Charlie Crist, who most of us thought was doing a pretty good job as Florida’s Governor, has just signed a bill into law that allows more than 500,000 of Florida’s concealed-weapons permit holders to carry guns to work. However, they must keep them locked in their cars. This was totally expected and everyone presumed the law would be enacted – especially after Florida’s “no duty to retreat” law a while back. This act of the Governor comes almost one year to the day after the Virginia Tech tragedy – where a mentally ill student gunned down more than 30 students in a classroom building on campus. This week, ABC Nightline reported a story about how a grassroots movement promoted by VT students is seeking to allow students the right to carry concealed weapons on campus.
With respect to the recent law passed in Florida, I understand that people want to exercise their second amendment right to bear arms (even though carrying around a concealed handgun to work and on college campuses probably does not reflect the intention of our founding fathers). What about the right of an employer to protect and control his or her business? What about the government and individual interest in public safety? But, in today’s world, with terrorist attacks, wars, and drug-related violence, putting more guns out into society is not the answer. After all, if you need your gun at work to protect yourself, what good is it going to do when it is locked up in your car?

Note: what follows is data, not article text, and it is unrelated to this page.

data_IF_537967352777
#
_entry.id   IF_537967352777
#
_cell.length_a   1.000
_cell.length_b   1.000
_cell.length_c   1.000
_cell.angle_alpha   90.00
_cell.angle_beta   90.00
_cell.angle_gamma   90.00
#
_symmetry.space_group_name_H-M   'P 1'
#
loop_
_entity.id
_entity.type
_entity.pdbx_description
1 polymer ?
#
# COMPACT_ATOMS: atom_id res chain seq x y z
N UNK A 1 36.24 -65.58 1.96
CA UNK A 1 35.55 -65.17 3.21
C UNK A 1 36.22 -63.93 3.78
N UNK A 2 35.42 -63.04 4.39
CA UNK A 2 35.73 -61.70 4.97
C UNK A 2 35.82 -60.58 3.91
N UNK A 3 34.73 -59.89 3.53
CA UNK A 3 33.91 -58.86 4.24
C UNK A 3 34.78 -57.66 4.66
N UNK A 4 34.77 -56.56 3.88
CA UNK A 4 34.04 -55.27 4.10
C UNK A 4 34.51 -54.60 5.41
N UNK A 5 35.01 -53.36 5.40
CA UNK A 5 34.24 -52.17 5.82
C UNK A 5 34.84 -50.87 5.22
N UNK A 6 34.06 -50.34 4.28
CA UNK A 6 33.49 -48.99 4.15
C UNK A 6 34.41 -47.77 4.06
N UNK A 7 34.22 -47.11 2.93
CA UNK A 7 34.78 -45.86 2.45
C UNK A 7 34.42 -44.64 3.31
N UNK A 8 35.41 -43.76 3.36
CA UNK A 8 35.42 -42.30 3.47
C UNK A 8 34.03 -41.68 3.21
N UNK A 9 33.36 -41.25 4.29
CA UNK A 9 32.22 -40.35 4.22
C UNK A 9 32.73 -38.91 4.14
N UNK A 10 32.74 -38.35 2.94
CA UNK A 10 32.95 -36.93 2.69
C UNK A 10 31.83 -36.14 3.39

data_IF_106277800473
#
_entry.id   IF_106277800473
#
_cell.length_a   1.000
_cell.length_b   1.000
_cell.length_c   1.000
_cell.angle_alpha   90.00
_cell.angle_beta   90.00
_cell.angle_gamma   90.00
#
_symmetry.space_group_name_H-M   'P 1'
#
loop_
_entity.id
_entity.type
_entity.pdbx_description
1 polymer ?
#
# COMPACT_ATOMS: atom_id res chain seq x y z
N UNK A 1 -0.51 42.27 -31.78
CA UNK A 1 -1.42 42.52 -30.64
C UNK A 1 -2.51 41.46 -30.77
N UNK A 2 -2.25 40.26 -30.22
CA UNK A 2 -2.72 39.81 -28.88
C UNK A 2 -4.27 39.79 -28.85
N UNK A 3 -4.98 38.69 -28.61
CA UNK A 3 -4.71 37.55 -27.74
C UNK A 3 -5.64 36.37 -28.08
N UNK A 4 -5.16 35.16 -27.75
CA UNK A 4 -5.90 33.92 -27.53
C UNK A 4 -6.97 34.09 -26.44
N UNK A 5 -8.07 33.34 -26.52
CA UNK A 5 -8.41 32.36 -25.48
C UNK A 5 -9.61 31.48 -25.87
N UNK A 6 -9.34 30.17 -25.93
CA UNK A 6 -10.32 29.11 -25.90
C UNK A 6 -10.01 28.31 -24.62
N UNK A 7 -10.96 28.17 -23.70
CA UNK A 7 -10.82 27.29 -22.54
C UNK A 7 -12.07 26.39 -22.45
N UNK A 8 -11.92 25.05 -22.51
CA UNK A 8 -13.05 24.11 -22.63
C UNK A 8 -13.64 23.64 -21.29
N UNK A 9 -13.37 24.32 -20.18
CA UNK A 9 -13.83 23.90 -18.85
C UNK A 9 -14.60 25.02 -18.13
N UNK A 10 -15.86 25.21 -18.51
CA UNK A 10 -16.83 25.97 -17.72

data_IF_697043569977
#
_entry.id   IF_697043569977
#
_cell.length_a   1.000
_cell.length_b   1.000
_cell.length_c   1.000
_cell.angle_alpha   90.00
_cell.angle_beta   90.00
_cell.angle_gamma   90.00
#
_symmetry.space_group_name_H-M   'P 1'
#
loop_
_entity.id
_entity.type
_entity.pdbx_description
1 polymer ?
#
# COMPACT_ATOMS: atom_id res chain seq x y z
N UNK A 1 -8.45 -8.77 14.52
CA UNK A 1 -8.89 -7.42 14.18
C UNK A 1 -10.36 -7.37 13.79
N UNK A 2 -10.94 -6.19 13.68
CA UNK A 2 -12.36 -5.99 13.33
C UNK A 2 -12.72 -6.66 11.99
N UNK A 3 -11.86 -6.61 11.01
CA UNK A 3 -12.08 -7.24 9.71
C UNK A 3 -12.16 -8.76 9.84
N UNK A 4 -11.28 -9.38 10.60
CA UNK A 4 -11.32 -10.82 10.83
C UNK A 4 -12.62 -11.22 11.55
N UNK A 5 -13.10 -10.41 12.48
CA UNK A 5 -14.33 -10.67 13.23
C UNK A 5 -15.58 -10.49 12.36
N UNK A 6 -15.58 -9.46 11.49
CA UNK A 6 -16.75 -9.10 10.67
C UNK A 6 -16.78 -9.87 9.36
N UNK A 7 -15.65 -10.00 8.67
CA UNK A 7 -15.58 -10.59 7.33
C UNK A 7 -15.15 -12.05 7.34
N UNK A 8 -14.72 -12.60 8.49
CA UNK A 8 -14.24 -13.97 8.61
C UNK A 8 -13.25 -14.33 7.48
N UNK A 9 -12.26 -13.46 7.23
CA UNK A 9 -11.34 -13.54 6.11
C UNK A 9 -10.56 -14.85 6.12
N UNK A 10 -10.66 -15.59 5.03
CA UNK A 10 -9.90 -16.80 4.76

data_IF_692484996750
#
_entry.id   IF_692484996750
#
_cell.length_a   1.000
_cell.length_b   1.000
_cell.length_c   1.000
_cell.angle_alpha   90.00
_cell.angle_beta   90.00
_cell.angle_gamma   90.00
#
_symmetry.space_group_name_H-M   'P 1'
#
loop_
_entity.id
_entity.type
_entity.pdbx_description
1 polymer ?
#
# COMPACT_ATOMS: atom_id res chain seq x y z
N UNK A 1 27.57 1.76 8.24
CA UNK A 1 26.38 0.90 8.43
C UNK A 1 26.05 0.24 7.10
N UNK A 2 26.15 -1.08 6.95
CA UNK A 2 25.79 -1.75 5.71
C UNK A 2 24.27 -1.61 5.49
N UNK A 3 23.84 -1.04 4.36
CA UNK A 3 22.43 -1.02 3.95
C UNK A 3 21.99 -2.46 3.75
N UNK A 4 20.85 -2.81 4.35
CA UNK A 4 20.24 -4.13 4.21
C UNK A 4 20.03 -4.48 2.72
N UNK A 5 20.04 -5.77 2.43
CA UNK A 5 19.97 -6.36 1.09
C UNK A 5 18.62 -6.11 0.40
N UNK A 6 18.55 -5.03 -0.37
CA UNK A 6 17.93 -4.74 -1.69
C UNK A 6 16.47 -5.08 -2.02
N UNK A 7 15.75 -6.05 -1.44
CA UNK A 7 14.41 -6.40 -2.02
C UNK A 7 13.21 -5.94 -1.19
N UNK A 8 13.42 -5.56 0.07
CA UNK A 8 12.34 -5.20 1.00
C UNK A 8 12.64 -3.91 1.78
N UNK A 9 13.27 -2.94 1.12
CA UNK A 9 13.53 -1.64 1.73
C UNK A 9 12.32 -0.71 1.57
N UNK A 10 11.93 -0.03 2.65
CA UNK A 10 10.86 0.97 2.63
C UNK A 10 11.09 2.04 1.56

A civil trial attorney with the firm Wooten, Kimbrough, Damaso & Dennis, P.A., Mr. Damaso concentrates on cases involving personal injury and wrongful deaths and solely represents individual victims and consumers. He takes his clients' cases personally and is committed to their best possible outcome. His strong sense of community has led to his support of numerous charities in the Orlando area.
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